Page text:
Election Watch: I see a good moon rising
1. Last Saturday Conservative leader Fredrik Reinfeldt wrote a letter to the three other leaders of the right-wing alliance, suggesting that there is a lot of room for reform during the up-coming four years. Reinfeldt used the figure 100 billion Swedish kronor, and tried to lean against the National Institute of Economic Research.
The National Institute of Economic Research replied today and said that they have never indicated that Sweden’s public finances are ready for that much spending during the next term (2006-2010). To put it simply: Reinfeldt was wrong. False mathematics.
I think and hope that this might be the beginning of a serious debate about whether the right-wing opposition is trustworthy at all. They have promised a lot of new and expensive reforms, and at the same time they promise huge tax cuts. People will realize that this does not make sense: their proposals combined would be a disaster for the Swedish economy.
A Swedish family would never increase their spending every week if the family income was shrinking at the same time. Since Reinfeldt is promising this on a national level, voters will call his bluff.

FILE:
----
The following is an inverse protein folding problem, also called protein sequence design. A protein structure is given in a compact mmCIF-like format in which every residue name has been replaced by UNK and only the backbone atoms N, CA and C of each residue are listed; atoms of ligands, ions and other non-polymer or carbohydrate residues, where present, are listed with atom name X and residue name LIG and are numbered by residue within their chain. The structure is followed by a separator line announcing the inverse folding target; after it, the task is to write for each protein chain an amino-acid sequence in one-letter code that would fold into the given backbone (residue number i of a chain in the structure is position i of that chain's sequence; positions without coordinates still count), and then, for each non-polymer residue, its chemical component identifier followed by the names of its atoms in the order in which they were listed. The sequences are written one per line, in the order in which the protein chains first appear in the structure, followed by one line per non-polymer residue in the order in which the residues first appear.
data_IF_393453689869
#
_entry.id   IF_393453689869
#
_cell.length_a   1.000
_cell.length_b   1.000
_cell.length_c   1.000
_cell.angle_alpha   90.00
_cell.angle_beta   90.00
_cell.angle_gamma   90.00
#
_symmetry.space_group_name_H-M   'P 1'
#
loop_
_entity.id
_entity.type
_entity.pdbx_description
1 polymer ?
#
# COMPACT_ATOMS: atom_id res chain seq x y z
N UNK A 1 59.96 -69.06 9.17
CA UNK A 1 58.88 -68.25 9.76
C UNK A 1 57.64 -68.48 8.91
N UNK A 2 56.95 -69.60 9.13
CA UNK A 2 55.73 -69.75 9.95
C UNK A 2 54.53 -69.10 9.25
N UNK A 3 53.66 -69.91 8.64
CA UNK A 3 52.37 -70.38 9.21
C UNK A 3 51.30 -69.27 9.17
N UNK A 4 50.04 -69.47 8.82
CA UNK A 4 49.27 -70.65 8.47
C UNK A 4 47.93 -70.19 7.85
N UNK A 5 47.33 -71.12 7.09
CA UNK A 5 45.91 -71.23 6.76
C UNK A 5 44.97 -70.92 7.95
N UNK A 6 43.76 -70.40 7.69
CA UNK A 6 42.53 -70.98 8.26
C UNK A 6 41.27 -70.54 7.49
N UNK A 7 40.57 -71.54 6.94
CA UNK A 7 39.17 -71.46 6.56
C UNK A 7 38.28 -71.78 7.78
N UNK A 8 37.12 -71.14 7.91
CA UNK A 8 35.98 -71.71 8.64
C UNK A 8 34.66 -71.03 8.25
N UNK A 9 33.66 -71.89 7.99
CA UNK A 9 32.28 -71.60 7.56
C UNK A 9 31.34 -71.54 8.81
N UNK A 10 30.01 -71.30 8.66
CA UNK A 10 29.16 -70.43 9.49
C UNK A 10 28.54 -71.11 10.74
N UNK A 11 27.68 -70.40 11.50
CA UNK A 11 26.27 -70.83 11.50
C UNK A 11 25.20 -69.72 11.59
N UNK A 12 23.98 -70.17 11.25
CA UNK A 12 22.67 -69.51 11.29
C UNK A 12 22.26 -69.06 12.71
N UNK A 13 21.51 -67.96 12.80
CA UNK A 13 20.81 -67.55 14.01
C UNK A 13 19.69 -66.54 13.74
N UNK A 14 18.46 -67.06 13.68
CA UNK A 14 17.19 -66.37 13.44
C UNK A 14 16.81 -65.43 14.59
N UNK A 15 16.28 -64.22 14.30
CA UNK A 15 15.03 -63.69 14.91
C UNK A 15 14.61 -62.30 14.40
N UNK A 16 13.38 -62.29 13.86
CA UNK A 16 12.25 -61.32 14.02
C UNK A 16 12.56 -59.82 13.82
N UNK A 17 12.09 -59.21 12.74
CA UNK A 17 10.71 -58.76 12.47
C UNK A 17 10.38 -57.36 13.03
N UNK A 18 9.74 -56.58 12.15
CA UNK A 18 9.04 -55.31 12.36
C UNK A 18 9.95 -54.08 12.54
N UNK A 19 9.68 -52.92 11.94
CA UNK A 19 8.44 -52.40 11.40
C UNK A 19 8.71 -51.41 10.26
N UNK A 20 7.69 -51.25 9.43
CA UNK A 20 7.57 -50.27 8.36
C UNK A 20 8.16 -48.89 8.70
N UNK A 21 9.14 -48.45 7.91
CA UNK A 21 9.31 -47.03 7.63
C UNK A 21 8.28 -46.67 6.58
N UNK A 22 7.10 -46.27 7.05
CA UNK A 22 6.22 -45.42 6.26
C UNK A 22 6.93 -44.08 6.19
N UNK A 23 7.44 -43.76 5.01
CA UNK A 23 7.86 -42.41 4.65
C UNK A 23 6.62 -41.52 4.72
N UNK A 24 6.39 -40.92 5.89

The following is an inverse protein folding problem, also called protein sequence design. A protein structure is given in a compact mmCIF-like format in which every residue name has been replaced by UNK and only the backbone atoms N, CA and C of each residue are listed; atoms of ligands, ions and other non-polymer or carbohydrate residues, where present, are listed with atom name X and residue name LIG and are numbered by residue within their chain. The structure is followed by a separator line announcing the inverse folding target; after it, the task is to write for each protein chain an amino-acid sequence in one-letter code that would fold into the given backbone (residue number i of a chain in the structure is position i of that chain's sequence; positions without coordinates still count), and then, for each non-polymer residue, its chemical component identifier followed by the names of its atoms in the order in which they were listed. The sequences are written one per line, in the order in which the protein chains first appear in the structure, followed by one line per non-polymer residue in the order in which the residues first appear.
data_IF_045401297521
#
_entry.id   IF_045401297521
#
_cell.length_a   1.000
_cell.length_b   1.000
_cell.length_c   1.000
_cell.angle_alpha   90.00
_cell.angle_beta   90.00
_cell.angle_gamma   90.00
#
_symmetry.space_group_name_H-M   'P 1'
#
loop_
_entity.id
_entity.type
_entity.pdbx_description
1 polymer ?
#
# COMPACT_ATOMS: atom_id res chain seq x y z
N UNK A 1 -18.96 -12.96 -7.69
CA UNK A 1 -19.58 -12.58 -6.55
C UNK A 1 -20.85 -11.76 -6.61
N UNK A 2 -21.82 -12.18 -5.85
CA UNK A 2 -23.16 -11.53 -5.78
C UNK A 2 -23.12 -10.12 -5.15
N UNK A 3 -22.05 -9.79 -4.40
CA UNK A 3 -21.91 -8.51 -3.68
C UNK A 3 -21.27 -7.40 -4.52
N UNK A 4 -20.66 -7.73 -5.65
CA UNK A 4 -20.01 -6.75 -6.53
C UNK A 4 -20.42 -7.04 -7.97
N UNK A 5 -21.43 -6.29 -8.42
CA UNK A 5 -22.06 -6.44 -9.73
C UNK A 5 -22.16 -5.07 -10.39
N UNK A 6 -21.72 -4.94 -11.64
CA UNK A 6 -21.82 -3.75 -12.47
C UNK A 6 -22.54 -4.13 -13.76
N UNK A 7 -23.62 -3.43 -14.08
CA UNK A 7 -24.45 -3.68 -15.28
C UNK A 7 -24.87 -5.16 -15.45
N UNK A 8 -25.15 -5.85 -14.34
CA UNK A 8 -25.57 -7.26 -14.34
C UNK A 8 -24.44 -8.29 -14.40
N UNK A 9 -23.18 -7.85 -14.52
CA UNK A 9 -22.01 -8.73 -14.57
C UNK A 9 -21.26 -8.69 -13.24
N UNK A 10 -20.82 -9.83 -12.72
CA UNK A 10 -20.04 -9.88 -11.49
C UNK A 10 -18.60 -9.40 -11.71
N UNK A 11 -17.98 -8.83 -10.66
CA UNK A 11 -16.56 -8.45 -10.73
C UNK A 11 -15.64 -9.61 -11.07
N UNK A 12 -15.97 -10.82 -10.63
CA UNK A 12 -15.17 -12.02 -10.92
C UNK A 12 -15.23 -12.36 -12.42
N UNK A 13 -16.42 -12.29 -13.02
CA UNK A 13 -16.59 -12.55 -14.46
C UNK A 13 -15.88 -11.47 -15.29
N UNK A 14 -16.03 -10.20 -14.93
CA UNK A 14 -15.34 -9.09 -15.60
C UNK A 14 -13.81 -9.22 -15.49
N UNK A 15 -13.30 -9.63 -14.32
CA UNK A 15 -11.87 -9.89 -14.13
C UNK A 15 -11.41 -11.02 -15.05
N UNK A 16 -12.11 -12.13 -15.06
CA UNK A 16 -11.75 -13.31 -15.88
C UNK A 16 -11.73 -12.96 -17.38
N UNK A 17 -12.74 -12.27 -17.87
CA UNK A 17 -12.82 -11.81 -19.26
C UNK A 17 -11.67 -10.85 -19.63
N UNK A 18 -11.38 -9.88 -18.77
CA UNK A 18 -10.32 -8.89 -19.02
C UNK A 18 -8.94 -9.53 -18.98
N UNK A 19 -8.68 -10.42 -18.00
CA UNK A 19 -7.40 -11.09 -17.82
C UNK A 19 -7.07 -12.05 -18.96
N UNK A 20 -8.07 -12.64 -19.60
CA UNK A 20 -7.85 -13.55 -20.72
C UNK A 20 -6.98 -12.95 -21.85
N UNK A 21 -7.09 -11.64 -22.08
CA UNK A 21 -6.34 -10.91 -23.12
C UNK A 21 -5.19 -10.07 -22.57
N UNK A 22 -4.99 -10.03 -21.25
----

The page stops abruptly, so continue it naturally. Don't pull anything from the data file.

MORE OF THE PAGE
2. Reinfeldt started the morning today (Tuesday) on public radio, saying that in order to finance the right-wing alliance’s promise to abolish real estate tax, he is considering abolishing the tax deduction you get for your cost of interest. This tax deduction is very important to young people (for example), who just bought a (probably expensive) house.
After the interview Reinfeldt understood what he had said, and I don’t really understand what his position is now, but it seems like he has changed his mind (that is, still abolishing real estate tax, and keeping the tax deductions). Moreover, Reinfeldt is the only Swedish politician getting away when behaving like this. The media would nail any Social Democrat changing his/her mind two times the same day.
This reinforces point one: Reinfeldt promises both reforms and tax cuts, but cannot make ends meet. And he is a true flip-flopper, changing his mind if he happens to say something that did not prove to be popular (like how he aims to pay for his populist economic ideas).
Time to call the bluff.